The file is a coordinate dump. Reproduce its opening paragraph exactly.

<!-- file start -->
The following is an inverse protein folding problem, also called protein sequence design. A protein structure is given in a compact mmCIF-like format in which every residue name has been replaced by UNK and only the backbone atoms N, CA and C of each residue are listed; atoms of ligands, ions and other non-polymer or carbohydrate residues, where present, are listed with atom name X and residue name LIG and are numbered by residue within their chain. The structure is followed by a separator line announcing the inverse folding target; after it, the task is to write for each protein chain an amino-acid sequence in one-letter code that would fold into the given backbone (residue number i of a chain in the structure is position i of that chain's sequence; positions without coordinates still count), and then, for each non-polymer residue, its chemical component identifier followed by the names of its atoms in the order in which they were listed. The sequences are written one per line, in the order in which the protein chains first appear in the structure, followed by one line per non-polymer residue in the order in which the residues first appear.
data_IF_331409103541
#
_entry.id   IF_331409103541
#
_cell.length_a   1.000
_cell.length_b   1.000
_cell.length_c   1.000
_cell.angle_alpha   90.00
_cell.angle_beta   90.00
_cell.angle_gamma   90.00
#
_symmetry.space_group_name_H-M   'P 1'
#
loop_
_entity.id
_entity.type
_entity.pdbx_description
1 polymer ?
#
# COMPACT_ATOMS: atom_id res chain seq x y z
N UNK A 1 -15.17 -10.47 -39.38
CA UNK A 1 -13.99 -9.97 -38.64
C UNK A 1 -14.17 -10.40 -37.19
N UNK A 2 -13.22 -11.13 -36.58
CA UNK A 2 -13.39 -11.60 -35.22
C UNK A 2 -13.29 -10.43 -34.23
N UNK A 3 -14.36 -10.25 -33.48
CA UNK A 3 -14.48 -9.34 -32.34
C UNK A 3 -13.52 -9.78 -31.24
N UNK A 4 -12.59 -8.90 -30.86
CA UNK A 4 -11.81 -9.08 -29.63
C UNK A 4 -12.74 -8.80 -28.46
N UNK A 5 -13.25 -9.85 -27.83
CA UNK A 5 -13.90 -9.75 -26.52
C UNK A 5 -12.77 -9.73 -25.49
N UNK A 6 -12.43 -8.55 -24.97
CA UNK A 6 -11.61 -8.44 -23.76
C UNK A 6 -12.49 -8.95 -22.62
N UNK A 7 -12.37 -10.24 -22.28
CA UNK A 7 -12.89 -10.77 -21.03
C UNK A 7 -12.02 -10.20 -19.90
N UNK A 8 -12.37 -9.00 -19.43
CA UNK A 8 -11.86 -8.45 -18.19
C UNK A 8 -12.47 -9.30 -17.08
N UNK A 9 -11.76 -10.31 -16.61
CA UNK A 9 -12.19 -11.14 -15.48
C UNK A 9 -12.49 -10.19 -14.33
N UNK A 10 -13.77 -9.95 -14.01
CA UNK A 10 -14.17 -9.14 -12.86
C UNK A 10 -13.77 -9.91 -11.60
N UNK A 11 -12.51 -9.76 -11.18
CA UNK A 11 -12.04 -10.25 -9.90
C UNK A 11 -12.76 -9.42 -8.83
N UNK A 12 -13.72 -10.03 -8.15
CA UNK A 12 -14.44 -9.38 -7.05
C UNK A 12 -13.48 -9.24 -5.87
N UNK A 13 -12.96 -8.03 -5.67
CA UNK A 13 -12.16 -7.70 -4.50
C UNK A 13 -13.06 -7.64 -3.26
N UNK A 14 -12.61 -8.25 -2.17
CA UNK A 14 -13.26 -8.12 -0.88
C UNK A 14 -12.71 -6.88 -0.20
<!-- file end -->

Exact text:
The following is an inverse protein folding problem, also called protein sequence design. A protein structure is given in a compact mmCIF-like format in which every residue name has been replaced by UNK and only the backbone atoms N, CA and C of each residue are listed; atoms of ligands, ions and other non-polymer or carbohydrate residues, where present, are listed with atom name X and residue name LIG and are numbered by residue within their chain. The structure is followed by a separator line announcing the inverse folding target; after it, the task is to write for each protein chain an amino-acid sequence in one-letter code that would fold into the given backbone (residue number i of a chain in the structure is position i of that chain's sequence; positions without coordinates still count), and then, for each non-polymer residue, its chemical component identifier followed by the names of its atoms in the order in which they were listed. The sequences are written one per line, in the order in which the protein chains first appear in the structure, followed by one line per non-polymer residue in the order in which the residues first appear.